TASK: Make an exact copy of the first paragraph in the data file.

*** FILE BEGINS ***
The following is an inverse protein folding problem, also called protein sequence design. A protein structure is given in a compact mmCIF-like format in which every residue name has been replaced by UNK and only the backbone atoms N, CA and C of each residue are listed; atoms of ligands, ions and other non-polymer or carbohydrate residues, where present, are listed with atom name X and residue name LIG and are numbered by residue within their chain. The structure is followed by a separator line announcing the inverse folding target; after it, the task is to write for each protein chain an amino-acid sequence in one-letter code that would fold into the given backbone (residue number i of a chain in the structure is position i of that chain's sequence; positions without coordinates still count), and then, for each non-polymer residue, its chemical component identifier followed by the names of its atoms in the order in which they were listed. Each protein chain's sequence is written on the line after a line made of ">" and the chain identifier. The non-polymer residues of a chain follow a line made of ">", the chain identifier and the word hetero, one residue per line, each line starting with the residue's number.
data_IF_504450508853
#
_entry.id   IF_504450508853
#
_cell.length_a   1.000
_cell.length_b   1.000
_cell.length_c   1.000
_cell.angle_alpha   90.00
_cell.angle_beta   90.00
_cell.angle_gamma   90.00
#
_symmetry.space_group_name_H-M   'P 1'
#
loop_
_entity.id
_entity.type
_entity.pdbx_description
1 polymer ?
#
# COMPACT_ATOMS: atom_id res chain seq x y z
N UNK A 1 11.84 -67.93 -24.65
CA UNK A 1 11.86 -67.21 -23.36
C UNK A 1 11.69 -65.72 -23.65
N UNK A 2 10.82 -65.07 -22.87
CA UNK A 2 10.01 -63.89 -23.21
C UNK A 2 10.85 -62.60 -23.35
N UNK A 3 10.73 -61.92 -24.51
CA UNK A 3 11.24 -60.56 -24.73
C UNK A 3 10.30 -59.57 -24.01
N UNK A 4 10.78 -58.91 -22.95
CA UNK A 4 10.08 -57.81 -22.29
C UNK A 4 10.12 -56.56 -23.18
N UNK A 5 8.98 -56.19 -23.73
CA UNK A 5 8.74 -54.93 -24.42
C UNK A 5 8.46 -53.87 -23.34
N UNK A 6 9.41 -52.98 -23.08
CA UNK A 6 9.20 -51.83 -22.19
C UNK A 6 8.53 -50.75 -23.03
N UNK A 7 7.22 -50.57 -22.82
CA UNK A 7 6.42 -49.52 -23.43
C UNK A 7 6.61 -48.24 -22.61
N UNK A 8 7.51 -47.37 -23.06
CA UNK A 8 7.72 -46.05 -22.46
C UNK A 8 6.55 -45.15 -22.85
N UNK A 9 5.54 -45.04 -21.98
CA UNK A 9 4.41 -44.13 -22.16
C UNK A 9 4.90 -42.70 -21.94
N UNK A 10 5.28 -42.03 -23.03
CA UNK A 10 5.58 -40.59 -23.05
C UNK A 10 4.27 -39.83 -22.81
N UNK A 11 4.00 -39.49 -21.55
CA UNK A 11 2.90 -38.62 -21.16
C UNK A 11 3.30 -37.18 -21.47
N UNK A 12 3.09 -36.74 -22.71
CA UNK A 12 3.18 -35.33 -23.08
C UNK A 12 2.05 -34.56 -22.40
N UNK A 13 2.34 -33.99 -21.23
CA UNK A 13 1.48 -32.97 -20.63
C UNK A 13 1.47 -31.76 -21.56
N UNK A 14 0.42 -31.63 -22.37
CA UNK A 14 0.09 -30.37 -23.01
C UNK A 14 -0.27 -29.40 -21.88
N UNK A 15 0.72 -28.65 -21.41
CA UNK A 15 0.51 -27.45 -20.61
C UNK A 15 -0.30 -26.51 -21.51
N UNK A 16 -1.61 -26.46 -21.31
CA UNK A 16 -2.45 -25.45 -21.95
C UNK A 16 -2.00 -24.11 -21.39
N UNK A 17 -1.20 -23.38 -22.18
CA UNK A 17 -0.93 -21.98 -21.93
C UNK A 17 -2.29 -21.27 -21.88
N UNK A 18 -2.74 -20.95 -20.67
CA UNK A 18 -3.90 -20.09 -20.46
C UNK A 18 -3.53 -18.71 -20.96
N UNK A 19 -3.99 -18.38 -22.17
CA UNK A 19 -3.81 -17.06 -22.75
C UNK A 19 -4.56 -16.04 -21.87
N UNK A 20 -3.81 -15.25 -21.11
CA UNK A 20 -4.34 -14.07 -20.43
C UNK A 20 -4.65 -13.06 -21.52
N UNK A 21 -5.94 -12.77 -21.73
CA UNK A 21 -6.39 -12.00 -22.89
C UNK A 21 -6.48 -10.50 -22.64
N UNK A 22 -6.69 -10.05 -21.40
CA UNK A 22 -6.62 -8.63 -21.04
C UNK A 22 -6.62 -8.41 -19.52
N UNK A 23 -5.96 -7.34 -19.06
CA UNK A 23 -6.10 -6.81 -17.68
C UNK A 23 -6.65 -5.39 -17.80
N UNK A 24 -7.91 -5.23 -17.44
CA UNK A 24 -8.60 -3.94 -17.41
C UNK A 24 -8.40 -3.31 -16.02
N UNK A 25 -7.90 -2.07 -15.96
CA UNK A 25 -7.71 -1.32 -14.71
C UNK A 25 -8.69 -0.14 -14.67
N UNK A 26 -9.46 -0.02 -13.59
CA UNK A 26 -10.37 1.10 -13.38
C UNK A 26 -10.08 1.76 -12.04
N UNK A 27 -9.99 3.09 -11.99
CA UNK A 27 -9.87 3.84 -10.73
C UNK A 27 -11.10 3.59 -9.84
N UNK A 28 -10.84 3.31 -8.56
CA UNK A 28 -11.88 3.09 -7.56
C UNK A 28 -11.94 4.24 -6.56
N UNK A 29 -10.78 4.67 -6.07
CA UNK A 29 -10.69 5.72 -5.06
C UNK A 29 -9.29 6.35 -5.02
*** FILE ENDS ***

The following is an inverse protein folding problem, also called protein sequence design. A protein structure is given in a compact mmCIF-like format in which every residue name has been replaced by UNK and only the backbone atoms N, CA and C of each residue are listed; atoms of ligands, ions and other non-polymer or carbohydrate residues, where present, are listed with atom name X and residue name LIG and are numbered by residue within their chain. The structure is followed by a separator line announcing the inverse folding target; after it, the task is to write for each protein chain an amino-acid sequence in one-letter code that would fold into the given backbone (residue number i of a chain in the structure is position i of that chain's sequence; positions without coordinates still count), and then, for each non-polymer residue, its chemical component identifier followed by the names of its atoms in the order in which they were listed. Each protein chain's sequence is written on the line after a line made of ">" and the chain identifier. The non-polymer residues of a chain follow a line made of ">", the chain identifier and the word hetero, one residue per line, each line starting with the residue's number.